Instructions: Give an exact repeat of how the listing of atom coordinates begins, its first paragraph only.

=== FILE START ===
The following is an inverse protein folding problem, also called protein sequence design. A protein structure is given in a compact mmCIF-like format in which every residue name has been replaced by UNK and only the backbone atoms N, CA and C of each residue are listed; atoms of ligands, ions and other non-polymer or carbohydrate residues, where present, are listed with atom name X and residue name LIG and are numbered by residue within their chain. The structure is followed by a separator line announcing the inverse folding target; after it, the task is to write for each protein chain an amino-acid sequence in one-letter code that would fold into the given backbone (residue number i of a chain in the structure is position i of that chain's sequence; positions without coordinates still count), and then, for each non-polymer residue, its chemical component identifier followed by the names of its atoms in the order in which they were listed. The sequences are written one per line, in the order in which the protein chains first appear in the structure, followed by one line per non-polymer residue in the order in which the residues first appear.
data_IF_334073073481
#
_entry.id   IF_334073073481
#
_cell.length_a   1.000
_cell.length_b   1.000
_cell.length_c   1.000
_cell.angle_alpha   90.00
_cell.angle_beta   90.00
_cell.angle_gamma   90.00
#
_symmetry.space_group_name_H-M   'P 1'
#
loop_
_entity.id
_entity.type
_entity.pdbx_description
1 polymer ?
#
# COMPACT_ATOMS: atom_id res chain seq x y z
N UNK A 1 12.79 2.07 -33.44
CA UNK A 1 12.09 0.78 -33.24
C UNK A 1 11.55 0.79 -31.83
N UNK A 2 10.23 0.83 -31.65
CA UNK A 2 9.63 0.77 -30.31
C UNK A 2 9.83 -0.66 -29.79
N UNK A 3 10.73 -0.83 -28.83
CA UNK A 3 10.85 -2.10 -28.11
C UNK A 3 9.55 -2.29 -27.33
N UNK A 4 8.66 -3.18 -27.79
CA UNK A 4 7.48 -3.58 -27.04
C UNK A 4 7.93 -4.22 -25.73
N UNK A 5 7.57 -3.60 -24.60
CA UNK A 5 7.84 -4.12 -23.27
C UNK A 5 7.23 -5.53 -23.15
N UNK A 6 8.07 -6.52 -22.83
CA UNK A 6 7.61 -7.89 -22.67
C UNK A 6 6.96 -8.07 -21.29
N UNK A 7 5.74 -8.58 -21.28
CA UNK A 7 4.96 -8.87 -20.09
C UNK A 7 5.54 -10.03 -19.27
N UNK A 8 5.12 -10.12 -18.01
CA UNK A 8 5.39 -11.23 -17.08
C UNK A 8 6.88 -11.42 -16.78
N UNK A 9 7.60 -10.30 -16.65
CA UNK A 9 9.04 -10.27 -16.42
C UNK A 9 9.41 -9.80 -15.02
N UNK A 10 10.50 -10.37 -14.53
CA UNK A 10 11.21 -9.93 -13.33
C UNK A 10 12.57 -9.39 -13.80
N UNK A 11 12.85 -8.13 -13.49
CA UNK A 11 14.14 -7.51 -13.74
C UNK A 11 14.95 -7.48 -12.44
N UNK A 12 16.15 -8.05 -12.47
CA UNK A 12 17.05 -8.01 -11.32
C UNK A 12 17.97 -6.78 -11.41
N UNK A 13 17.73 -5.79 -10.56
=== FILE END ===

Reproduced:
The following is an inverse protein folding problem, also called protein sequence design. A protein structure is given in a compact mmCIF-like format in which every residue name has been replaced by UNK and only the backbone atoms N, CA and C of each residue are listed; atoms of ligands, ions and other non-polymer or carbohydrate residues, where present, are listed with atom name X and residue name LIG and are numbered by residue within their chain. The structure is followed by a separator line announcing the inverse folding target; after it, the task is to write for each protein chain an amino-acid sequence in one-letter code that would fold into the given backbone (residue number i of a chain in the structure is position i of that chain's sequence; positions without coordinates still count), and then, for each non-polymer residue, its chemical component identifier followed by the names of its atoms in the order in which they were listed. The sequences are written one per line, in the order in which the protein chains first appear in the structure, followed by one line per non-polymer residue in the order in which the residues first appear.